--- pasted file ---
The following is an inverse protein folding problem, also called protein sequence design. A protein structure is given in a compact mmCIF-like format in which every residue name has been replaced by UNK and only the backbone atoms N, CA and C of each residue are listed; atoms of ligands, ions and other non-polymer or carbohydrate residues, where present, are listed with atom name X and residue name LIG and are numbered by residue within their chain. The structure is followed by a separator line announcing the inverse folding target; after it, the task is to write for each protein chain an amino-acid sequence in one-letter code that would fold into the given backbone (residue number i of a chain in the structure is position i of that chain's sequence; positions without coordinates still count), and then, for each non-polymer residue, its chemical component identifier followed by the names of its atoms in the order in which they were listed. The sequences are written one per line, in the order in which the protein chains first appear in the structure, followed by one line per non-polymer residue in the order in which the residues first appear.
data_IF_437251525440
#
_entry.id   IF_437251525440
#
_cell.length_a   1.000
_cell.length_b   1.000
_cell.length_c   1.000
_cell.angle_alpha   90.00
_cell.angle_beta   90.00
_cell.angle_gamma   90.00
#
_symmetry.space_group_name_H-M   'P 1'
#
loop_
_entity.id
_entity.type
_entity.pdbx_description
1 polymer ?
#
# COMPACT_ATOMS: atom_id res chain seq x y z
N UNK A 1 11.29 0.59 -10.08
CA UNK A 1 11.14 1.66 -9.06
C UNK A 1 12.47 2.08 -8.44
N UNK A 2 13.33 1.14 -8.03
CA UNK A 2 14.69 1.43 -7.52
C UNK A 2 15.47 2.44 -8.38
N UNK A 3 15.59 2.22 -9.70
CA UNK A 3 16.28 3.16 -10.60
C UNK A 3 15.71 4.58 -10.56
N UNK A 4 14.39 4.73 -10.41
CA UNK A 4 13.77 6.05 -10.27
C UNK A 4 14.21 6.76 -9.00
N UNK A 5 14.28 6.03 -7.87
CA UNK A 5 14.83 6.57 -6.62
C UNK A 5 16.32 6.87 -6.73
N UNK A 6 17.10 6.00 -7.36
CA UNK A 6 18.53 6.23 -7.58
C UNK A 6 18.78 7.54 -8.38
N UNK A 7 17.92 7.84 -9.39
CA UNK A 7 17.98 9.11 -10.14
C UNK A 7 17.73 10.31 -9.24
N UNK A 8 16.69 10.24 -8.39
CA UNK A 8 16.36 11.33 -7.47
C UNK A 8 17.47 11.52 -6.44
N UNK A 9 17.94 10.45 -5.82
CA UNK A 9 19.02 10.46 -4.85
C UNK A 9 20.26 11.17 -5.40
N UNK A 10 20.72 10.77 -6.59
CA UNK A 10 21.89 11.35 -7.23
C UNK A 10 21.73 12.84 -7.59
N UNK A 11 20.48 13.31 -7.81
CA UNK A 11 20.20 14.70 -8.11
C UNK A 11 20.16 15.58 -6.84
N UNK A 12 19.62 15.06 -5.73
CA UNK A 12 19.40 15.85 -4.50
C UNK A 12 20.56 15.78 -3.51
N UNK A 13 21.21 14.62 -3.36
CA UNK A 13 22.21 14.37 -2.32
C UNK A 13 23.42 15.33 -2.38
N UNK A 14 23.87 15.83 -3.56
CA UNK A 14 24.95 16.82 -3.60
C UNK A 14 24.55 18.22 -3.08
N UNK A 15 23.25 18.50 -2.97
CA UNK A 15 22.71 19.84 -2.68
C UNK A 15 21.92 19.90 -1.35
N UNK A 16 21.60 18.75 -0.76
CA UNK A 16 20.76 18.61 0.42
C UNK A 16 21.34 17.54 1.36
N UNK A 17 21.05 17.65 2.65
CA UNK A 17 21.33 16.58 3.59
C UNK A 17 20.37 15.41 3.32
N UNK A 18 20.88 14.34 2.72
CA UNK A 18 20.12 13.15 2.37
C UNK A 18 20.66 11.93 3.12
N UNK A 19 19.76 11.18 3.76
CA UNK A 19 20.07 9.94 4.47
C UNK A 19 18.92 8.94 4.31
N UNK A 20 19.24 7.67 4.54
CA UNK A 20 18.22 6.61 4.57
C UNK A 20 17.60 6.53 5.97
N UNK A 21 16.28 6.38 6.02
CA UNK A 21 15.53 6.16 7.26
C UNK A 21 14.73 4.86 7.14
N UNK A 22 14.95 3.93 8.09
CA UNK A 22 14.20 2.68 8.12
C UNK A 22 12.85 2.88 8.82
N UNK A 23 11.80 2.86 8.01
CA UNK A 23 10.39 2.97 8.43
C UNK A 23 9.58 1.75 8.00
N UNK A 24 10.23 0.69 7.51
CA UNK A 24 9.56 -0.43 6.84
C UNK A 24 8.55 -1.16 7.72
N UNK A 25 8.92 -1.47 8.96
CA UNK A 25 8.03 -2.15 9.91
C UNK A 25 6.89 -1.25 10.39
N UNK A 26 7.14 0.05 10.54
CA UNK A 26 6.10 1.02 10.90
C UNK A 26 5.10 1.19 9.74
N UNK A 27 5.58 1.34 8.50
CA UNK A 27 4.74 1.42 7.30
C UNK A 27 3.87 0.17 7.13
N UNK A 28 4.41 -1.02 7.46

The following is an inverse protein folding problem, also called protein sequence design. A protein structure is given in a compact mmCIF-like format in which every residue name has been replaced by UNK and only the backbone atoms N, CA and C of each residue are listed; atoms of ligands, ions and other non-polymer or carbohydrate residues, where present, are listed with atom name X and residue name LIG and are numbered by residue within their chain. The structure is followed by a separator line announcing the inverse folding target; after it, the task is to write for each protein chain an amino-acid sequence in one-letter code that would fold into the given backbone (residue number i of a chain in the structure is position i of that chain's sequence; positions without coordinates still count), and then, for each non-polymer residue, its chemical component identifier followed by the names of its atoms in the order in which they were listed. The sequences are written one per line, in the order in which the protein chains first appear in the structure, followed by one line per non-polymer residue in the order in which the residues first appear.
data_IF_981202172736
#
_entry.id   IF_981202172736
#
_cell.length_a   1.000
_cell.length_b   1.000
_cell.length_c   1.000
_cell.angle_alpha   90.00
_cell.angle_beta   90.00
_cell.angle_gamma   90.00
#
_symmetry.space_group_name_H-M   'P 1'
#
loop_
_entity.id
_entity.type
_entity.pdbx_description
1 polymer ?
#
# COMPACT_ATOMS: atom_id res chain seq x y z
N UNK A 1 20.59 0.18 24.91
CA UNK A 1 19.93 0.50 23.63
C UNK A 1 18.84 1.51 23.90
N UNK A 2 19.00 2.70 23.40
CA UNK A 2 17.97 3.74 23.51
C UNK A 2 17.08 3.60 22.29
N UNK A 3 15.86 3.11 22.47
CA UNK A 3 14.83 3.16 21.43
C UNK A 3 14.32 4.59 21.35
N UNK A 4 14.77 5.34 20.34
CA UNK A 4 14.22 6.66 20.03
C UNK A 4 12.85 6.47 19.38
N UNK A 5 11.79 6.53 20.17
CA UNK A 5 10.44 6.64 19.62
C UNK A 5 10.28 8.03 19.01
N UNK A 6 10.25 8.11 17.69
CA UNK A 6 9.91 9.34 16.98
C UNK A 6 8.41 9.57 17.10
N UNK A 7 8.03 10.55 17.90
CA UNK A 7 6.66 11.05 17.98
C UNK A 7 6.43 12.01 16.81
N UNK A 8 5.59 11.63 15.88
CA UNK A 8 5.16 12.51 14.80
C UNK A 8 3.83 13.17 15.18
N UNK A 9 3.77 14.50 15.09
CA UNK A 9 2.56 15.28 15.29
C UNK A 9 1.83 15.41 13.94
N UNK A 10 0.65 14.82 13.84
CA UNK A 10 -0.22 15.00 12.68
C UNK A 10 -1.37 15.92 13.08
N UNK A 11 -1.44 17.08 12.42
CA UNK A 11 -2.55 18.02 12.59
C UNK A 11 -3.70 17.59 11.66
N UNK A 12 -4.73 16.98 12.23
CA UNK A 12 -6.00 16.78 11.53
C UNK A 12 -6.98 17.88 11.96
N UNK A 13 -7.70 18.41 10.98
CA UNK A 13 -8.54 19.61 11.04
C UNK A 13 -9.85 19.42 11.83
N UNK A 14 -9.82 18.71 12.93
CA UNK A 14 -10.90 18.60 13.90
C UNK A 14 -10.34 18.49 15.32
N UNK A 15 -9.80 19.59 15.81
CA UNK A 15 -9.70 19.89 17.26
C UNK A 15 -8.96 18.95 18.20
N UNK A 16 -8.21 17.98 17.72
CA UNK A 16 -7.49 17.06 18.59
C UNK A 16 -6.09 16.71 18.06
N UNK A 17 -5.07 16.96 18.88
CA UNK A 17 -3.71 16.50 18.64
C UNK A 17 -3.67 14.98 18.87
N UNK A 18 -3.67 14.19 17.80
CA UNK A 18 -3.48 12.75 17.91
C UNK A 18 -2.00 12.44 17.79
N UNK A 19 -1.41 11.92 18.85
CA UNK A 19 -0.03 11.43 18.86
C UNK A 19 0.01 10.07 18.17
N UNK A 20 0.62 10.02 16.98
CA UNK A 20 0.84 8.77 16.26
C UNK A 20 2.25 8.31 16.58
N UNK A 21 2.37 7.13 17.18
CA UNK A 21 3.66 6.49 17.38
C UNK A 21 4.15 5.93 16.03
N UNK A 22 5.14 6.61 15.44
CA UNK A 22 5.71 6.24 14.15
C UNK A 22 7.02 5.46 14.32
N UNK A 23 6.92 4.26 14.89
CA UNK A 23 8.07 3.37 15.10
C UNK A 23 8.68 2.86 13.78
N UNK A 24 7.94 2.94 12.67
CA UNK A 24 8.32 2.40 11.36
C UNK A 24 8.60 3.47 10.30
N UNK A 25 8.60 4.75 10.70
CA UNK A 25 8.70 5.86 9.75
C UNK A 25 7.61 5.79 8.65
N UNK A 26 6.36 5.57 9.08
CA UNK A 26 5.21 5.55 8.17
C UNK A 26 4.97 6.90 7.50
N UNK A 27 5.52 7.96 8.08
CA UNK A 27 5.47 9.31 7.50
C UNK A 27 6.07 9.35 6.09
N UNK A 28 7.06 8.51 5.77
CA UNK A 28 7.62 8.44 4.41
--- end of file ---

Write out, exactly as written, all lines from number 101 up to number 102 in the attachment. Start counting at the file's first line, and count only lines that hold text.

CA UNK A 27 4.74 1.42 7.30
C UNK A 27 3.87 0.17 7.13